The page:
All Teachers Could Have to Learn Foreign Language

The Birmingham Post (England), February 5, 2003 | Go to article overview
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All Teachers Could Have to Learn Foreign Language


Byline: Dominic Hayes

Foreign language lessons could become a compulsory part of training for teachers in future, Education Secretary Charles Clarke has indicated.

He said he was 'very interested' in moves by the French government to make learning a foreign language mandatory for trainee teachers.

The idea emerged from Mr Clarke's meeting with his French counterpart Luc Ferry in Le Touquet, which Whitehall officials said was the first time an Anglo-French summit had been attended by education ministers from the two countries.

Mr Clarke and Mr Ferry agreed 'joint work' on some 'particular problems', the Education Secretary said.

They were misbehaviour in schools, the curriculum for 14 to 19-year-olds and the drive to boost the reading and writing skills of 11-year-olds.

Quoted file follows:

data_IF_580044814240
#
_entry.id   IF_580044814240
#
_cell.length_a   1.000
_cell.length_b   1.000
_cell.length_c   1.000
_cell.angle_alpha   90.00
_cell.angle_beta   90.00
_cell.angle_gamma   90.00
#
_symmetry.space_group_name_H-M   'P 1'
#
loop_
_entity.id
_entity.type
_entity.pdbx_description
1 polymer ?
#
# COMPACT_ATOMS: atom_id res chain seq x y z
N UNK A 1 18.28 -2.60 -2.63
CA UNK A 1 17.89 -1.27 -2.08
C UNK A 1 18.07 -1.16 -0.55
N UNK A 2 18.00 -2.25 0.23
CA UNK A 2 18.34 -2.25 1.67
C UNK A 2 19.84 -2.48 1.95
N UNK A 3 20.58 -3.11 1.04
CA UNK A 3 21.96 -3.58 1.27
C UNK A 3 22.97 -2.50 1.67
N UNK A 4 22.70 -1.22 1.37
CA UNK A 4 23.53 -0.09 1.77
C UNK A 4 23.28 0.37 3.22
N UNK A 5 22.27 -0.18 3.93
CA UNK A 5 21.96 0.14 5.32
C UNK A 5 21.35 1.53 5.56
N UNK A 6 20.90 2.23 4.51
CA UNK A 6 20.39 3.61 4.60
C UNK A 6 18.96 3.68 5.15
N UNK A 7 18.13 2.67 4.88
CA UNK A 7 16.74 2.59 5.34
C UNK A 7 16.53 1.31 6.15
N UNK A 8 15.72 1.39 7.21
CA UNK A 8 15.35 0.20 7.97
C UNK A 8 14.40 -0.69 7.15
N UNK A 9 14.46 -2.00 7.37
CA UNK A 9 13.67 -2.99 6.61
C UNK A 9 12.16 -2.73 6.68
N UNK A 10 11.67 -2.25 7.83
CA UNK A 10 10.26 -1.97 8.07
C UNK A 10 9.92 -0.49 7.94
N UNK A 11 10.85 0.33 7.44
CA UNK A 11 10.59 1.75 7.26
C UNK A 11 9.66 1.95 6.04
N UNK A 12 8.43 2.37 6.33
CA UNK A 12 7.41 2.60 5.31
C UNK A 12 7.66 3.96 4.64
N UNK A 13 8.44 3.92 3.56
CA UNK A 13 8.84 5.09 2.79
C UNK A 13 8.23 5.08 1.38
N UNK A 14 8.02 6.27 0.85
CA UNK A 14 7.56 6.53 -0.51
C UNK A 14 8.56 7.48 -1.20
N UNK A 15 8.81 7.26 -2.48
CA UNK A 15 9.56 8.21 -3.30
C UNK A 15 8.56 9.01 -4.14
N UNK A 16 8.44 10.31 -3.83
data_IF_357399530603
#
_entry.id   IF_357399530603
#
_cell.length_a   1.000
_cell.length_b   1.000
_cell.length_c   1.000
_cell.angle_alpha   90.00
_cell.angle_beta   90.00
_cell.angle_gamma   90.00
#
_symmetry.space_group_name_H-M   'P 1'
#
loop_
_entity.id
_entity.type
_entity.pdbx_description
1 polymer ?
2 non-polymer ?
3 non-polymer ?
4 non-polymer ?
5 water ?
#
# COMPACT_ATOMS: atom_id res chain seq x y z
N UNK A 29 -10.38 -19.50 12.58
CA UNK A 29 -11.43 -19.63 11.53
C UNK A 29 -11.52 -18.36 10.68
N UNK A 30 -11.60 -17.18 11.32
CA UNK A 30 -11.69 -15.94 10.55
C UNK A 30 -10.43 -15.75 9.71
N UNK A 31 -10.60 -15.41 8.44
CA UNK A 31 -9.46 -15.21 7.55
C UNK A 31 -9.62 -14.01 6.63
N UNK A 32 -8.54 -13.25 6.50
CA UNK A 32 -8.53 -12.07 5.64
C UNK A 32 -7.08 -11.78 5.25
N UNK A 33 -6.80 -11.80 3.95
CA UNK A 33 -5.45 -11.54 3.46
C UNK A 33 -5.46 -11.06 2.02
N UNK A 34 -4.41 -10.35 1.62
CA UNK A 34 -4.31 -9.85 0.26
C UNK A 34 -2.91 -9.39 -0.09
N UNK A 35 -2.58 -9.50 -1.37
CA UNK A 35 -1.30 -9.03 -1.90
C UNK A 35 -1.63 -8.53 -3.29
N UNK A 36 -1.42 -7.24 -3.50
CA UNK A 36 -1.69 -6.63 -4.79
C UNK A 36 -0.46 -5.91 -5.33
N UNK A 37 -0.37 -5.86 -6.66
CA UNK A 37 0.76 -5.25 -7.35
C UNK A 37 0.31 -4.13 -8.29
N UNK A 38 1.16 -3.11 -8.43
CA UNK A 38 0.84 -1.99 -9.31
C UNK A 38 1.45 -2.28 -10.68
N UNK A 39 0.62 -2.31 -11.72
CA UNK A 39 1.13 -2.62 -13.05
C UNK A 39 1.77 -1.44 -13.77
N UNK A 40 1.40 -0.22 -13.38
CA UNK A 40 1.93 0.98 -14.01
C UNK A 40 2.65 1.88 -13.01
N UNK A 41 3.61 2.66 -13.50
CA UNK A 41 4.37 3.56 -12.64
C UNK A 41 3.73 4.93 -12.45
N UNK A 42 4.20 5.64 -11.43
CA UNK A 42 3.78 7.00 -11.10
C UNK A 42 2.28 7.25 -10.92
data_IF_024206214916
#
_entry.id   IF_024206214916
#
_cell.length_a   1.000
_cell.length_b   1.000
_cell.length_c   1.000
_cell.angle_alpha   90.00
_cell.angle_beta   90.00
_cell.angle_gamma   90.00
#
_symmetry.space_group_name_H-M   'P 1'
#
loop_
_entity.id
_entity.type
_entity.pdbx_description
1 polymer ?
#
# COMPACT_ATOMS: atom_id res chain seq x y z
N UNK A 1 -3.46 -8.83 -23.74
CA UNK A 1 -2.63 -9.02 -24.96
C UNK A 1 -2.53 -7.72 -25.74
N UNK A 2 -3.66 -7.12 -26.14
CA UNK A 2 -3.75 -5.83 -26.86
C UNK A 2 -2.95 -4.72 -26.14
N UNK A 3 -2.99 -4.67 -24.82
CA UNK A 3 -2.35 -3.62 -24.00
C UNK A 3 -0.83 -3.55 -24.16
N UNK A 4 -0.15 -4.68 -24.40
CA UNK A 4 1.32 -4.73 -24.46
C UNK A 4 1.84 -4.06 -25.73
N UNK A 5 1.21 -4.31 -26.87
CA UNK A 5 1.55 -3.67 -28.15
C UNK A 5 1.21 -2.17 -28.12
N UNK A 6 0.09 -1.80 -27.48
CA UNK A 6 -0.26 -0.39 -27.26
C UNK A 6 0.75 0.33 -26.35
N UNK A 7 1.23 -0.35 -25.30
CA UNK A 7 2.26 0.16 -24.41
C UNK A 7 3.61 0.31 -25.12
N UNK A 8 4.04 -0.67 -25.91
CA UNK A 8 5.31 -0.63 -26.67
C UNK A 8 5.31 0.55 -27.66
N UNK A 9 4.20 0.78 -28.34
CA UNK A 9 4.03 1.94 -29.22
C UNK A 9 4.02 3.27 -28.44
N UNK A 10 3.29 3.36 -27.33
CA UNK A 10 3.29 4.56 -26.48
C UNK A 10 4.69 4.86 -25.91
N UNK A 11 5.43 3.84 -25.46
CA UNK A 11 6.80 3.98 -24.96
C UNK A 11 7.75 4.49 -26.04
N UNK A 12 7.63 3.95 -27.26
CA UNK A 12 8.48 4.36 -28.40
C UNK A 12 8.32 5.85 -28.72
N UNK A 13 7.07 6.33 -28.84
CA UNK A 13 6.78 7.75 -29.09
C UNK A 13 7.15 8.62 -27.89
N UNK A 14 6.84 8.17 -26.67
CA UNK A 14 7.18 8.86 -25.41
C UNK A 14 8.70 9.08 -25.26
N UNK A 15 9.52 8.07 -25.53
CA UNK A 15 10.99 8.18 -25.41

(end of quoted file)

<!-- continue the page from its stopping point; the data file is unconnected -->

The ministers yesterday a pounds 1.4 million agreement to promote student and teacher exchanges, school twinning via the Internet and cross-border relationships between teacher training institutions in England and France.

It will initially involve 17,000 students and 1,500 teachers in two pilot exchange projects.

The education ministers also discussed mutual recognition of qualifications, a policy agreed at earlier EU meetings including the Barcelona summit last March.

The agreement paved the way for the Transmanche University, a 'transfrontier higher education network' linking the University of Kent at Canterbury with the three Lille universities and the University of the Littoral, based at Boulogne, Calais and Dunkirk.

Last month, the Government confirmed it would allow GCSE students to drop French from 2005 in an effort to tackle teenage disaffection with school.

In December, ministers said primary schoolchildren would have an 'entitlement' to learn a foreign tongue from the age of seven.

The idea sparked criticism that English children would fall further behind their Continental counterparts in terms of linguistic competence.

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